When Max was a tot, I never heard a peep from the back seat when we were driving. I’d despair about his lack of babbling, as I knew speech was going to be a challenge for him. I never imagined that the silence could endanger his life. Children who are nonverbal or who have intellectual disability are at risk of being forgotten in cars, as babies and sleeping children are—and could die from heatstroke. This is on my mind because of a new awareness initiative from The Weather Channel to prevent hot-car deaths.

Children with disabilities may also have issues with body temperature control, exacerbating the hazards of a burning-hot car. Still, every child who ends up in this situation faces a risk of death. If the temperature outside is 84 degrees, after 10 minutes an interior car temperature can rise to 103 degrees, The Weather Channel estimates; after 30 minutes, it hits 118 degrees (its Scorching Car Scale airs during summer mornings).

Last year, 43 children in this country die from overheating in a vehicle, according to the nonprofit KidsandCars.org. You may wonder how this could happen if a parent is a responsible one. It often occurs when parents bypass their usual routine—say, they don’t drop a child off at daycare and drive directly to their office, leaving their little one in the backseat. One of the most insightful and heartbreaking pieces I’ve read on the topic ran in Parents: You’d Never Forget Your Child in the Car, Right?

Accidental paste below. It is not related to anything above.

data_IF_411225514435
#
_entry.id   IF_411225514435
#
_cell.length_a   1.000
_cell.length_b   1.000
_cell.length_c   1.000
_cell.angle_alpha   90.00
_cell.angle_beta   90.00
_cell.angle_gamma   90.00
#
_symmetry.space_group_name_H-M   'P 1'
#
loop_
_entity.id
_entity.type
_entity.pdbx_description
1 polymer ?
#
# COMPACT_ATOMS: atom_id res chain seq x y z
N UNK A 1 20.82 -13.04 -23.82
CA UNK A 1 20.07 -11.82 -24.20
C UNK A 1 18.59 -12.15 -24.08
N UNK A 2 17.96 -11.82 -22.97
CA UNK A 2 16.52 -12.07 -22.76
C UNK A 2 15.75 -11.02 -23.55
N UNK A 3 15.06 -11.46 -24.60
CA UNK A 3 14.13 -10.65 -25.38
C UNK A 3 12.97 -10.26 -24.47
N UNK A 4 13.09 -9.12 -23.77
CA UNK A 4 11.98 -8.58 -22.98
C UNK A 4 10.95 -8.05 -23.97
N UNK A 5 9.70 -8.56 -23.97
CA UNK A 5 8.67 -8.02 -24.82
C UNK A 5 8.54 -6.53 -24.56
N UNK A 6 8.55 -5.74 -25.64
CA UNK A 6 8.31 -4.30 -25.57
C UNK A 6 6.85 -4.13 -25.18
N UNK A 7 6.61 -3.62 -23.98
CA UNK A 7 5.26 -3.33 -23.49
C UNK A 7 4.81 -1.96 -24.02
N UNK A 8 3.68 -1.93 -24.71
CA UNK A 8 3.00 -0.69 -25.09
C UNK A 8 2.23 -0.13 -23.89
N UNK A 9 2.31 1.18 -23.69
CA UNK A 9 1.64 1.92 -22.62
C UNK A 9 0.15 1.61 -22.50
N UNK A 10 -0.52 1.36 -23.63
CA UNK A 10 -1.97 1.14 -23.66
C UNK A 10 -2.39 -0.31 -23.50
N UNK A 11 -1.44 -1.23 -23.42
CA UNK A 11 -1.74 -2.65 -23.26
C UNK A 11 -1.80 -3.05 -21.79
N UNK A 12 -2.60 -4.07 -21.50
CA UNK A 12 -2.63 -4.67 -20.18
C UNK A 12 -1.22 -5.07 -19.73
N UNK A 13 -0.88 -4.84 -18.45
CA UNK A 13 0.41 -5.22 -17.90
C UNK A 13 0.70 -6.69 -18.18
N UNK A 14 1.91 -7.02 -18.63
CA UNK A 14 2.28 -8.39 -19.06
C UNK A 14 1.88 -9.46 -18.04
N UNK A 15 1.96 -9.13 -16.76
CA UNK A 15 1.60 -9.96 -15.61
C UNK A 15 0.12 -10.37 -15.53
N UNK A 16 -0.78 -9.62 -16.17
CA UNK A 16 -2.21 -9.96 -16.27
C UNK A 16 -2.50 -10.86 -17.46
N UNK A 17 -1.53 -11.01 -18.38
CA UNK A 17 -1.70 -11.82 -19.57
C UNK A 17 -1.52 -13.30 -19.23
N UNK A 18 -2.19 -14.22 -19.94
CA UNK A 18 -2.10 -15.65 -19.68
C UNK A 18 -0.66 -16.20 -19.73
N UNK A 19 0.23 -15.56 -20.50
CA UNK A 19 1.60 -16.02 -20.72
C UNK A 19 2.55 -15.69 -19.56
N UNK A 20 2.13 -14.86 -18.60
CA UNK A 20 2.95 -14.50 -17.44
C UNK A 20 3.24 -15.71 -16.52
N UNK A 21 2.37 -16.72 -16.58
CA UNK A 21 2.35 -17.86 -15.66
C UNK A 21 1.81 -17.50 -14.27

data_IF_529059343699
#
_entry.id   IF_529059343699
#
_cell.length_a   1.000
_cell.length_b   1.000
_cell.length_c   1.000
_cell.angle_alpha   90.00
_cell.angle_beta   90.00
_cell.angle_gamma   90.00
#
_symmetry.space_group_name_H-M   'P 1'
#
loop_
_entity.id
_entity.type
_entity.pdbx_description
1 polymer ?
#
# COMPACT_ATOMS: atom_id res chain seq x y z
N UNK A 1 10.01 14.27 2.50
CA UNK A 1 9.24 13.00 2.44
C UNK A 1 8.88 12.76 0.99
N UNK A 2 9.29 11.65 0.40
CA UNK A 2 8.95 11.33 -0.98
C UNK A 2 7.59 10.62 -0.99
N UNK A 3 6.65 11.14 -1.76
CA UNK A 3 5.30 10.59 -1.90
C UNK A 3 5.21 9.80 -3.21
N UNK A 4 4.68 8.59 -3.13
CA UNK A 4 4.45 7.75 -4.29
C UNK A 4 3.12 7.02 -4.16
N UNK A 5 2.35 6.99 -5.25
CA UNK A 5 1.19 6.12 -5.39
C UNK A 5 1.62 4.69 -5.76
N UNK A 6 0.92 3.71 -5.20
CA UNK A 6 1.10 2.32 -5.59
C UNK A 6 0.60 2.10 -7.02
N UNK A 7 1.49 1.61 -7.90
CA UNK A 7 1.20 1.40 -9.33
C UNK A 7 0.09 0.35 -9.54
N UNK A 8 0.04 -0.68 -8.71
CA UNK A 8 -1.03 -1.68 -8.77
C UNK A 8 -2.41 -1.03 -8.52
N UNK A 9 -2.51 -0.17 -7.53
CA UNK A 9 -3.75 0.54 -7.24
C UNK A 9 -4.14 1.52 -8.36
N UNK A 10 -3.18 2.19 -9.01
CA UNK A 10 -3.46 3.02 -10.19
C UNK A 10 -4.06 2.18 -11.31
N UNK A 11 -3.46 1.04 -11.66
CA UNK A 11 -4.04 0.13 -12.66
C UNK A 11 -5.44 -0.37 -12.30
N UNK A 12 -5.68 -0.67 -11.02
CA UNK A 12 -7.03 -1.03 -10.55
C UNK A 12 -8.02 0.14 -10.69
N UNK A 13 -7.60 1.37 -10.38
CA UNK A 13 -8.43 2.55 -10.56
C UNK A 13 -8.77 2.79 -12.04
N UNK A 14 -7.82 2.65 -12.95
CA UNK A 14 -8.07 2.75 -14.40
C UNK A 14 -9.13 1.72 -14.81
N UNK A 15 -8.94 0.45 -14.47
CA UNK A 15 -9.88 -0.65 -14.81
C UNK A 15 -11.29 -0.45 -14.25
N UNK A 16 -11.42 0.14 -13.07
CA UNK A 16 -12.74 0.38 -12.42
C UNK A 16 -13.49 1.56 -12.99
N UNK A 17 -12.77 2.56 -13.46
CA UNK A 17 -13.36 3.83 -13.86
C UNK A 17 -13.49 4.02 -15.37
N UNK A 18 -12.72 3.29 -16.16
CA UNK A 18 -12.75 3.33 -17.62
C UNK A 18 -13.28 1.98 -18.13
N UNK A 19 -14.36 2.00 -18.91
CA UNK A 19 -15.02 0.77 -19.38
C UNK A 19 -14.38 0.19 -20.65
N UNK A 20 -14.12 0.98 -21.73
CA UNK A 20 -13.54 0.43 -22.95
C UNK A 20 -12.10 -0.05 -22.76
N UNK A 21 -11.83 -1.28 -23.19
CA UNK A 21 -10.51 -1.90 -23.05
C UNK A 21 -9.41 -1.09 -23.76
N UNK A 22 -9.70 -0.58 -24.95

The weather may still be relatively mild in most parts of the country, but it’s never too early to be thinking about this. The more safety habits parents get into year-round, the safer children will be. The Weather Channel offers these protection tips:

1. Be extra alert when your routine changes.
2. Leave a toy on the front seat that you’ll notice as you park.
3. Place something you’ll need in the back seat. Karen Osorio-Martinez—a scientist whose one-year-old, Sofia, died last August in the car Karen had driven to work—just launched a nonprofit to encourage safe habits that can save baby’s lives. One of them is “Bag in the Back”—getting in the habit of always putting an essential item like a purse, briefcase, phone, computer or backpack in the back seat, so you’ll remember to take your child out.
4. Position a child’s car seat in the middle of the back seat so it’s easier to see the kid. (I Googled this and surprisingly, the middle of the back seat is consider safer than behind the front seats).
5. Set up a system with your child care provider to confirm if a child was or wasn’t dropped off.
6. Check the back seat every time you get out of your car—aka “Look before you lock.”
7. Discuss hot car deaths with every person who drives your child.

Another safety measure you can take: Waze has a “child reminder” option you can turn on in “Advanced settings” (under “General”) and add a personal message. Each time you arrive at a destination you’ve entered into the app, the message crops up. My reminder looks like this:

And of course: If you see a child alone in a car, do not hesitate to call 911. 



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